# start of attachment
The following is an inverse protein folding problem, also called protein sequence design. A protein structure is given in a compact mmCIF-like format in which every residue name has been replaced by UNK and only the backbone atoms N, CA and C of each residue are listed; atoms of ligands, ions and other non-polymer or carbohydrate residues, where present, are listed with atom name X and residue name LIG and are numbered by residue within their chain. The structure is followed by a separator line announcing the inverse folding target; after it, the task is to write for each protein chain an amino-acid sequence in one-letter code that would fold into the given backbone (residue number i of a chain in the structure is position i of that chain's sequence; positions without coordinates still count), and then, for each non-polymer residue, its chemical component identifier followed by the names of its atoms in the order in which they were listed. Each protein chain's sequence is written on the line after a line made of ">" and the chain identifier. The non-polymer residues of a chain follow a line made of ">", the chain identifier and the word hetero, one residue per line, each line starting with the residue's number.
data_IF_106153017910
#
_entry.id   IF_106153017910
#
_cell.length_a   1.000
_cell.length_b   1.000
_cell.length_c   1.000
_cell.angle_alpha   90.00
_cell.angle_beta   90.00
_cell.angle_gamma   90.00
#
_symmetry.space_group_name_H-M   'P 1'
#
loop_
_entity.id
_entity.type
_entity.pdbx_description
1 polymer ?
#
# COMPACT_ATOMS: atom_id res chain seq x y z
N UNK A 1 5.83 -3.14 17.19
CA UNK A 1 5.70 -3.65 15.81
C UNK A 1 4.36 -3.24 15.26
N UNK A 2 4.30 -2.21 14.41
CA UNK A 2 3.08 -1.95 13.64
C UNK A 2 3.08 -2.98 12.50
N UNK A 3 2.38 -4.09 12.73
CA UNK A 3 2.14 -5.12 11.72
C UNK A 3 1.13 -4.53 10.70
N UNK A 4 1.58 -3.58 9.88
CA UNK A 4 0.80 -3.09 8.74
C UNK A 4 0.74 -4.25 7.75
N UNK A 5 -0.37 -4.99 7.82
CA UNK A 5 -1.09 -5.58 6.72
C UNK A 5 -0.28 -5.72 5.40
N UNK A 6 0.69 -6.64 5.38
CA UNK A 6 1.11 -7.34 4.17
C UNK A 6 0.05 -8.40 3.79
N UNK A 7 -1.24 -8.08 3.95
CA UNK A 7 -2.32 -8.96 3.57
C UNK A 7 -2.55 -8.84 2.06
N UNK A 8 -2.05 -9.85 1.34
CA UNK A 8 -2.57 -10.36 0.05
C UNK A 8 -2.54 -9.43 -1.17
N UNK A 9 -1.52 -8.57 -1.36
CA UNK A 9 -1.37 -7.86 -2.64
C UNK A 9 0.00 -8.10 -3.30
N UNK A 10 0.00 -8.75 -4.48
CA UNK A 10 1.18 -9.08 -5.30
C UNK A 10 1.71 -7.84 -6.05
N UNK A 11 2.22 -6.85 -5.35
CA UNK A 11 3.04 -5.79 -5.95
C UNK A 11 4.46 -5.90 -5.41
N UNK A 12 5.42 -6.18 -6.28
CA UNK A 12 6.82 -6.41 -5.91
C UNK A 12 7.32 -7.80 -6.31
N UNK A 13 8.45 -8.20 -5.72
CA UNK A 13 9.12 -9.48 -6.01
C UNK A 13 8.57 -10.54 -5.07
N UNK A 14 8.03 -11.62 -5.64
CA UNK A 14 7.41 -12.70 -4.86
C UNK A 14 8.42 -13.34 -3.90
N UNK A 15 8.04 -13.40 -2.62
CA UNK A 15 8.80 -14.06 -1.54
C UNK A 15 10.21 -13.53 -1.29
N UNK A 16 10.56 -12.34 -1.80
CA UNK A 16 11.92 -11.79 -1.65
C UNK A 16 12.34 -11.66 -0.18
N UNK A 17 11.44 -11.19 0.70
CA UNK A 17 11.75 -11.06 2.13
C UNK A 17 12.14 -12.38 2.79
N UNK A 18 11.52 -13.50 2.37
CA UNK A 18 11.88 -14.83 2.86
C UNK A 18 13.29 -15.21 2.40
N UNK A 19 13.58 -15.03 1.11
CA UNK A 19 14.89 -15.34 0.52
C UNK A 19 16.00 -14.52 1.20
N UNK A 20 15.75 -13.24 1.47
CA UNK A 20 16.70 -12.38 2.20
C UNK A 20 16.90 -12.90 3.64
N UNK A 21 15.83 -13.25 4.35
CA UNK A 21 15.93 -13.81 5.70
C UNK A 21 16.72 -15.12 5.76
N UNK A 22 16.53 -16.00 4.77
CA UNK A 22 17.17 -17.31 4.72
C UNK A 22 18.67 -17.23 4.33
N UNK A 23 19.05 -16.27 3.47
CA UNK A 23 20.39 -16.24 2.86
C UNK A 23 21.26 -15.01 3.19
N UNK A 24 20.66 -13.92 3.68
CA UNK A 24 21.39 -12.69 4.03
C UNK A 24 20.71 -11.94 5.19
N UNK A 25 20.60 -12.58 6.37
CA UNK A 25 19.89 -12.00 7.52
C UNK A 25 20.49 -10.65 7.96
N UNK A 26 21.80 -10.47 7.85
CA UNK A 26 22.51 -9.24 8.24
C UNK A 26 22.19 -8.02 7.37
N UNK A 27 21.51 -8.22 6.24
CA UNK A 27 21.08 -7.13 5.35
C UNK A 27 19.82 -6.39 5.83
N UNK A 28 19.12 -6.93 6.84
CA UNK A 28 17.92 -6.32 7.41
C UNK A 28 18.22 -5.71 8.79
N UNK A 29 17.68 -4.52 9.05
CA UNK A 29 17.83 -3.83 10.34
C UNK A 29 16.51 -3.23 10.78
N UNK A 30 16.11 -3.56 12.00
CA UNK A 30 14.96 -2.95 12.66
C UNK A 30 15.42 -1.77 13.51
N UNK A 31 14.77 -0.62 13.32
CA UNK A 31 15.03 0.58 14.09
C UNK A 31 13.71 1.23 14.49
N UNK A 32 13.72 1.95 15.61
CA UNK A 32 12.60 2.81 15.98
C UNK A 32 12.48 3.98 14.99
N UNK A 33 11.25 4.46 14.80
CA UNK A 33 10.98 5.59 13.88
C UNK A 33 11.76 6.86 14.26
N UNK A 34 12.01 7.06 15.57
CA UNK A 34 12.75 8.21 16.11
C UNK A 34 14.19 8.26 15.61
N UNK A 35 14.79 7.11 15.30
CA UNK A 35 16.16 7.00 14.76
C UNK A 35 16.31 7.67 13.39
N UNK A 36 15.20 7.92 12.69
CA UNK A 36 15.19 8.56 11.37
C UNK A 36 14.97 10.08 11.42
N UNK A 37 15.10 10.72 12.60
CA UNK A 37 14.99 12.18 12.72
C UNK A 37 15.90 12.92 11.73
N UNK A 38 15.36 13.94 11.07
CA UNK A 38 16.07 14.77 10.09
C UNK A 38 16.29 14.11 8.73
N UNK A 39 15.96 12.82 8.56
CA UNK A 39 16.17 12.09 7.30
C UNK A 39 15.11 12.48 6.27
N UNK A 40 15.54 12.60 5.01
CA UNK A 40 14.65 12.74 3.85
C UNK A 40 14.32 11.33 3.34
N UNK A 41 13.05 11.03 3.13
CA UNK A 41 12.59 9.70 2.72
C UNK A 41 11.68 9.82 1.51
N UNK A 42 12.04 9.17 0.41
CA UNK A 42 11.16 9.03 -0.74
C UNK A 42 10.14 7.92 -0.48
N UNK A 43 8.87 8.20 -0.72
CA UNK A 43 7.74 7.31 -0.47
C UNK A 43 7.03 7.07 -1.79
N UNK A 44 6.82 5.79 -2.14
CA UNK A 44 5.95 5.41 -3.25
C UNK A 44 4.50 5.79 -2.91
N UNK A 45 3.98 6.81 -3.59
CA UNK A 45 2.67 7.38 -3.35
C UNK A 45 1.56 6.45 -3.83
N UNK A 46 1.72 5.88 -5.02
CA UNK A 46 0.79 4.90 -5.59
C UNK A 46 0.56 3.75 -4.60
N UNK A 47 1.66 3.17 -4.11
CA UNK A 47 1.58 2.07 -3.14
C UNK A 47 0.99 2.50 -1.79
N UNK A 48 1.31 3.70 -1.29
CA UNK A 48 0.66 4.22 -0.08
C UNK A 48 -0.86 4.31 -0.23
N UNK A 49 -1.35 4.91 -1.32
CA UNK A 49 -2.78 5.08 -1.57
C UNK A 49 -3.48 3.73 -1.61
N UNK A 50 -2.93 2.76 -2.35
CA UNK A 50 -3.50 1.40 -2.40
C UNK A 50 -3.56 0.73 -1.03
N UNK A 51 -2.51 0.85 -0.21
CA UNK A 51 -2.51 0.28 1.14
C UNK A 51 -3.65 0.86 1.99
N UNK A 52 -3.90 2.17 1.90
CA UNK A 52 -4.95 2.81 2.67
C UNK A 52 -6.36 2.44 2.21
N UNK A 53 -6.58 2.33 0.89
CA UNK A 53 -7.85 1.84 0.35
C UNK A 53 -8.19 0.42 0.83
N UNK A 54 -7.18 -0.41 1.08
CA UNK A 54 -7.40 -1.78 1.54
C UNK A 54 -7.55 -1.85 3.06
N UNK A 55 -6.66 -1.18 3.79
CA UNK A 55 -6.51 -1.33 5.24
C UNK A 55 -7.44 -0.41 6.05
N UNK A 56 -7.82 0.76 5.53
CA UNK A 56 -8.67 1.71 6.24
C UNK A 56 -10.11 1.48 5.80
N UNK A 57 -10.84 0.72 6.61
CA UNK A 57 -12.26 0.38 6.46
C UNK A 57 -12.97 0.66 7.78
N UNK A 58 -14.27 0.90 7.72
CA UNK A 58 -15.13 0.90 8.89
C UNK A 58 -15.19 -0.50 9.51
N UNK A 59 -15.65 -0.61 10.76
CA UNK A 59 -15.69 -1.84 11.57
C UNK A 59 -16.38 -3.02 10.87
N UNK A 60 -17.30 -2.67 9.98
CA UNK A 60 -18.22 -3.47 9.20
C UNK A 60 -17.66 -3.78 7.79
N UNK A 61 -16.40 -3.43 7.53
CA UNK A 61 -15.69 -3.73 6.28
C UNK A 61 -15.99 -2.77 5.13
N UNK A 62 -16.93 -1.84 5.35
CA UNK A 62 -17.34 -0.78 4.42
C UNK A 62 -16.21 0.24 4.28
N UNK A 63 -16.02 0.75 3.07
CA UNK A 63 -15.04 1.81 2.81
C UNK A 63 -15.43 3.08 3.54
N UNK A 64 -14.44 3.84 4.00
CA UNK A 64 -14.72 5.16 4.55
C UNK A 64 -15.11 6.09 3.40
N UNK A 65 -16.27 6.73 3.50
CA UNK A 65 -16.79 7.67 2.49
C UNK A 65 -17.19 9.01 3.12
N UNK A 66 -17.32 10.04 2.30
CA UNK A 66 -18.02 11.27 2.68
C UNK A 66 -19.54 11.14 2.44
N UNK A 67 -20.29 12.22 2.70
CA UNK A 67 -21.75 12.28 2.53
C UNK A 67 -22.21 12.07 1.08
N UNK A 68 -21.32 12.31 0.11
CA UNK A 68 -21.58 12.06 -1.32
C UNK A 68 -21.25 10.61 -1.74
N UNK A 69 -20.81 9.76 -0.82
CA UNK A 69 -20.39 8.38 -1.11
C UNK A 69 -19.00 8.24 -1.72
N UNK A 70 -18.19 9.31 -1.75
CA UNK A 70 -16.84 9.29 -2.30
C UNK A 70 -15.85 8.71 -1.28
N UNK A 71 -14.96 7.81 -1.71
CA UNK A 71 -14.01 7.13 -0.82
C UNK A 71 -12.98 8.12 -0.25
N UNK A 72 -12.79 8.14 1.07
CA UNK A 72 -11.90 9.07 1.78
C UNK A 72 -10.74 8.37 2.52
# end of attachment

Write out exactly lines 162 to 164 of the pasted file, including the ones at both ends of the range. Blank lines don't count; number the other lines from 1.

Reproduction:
C UNK A 47 0.99 2.50 -1.79
N UNK A 48 1.31 3.70 -1.29
CA UNK A 48 0.66 4.22 -0.08